The ruling Congress-Nationalist Congress Party alliance on Tuesday said the MNS rally smacked of political opportunism, even as the saffron combine - pushed to a corner after Raj Thackeray hijacked its issue - backed the protest.
The Shiv Sena, trying to score brownie points, said the rally was "appreciated" as it took Sena's brand of Hindutva philosophy forward.
"Raj Thackeray may not call it Hindutva, but what is 'Maharashtra dharma' that he spoke of? We refer to Hindutva as nationalism and patriotism, and so did MNS today. After all, Sena supremo Bal Thackeray first took up cudgels against Bangladeshi intruders," said Sena leader Arvind Sawant.
NCP legislator and spokesperson Nawab Malik echoed Sawant's views, but with another perspective.
"He said his rally is not communal but incited people on religious lines by targeting north Indian Muslims. He tried to wedge a split between Maharashtrian Muslims and migrant Muslims, besides trying to create tension between Dalits and Muslims. This is political opportunism at its worst," he said.
Malik pointed out that in 2006, when Thackeray was floating the MNS, he had supported Raza Academy's right to hold a rally protesting Danish cartoons of the Prophet.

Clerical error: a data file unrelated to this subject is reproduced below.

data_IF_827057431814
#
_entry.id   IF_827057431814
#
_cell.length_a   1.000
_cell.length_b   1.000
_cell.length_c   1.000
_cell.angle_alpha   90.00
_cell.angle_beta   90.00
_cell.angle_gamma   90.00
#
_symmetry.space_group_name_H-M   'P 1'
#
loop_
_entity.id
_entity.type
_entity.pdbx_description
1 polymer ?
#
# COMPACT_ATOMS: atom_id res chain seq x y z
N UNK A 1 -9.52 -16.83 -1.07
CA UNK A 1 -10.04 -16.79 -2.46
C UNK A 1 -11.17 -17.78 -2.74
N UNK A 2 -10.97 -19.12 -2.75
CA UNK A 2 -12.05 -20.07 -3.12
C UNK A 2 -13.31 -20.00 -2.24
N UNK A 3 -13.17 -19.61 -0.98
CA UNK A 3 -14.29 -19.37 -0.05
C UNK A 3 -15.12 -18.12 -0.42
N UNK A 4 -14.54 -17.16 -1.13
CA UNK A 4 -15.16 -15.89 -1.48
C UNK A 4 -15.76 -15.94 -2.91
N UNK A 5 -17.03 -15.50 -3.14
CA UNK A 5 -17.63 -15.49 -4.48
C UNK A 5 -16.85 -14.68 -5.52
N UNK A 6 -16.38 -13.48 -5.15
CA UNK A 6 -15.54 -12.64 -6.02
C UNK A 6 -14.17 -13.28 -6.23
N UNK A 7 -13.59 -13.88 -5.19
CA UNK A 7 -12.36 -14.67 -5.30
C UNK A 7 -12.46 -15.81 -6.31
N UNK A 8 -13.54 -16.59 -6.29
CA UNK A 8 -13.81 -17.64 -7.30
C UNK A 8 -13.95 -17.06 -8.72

Manikrao Thakre, Congress state party president, said the MNS should denounce its flag and join "non-secular forces".
Party spokesperson Sachin Sawant said: "Where was Raj Thackeray's respect for law and order when his partymen attacked innocent taxi drivers?"
The Bharatiya Janata Party also commended Thackeray, saying it was the "right protest at the right time". Senior BJP leader Vinod Tawde said he agreed with the MNS that this was not a Hindu-Muslim issue but one of Bangladeshis badgering the police. "Boosting the morale of our police force and of the common Mumbaikar was important and Thackeray did that."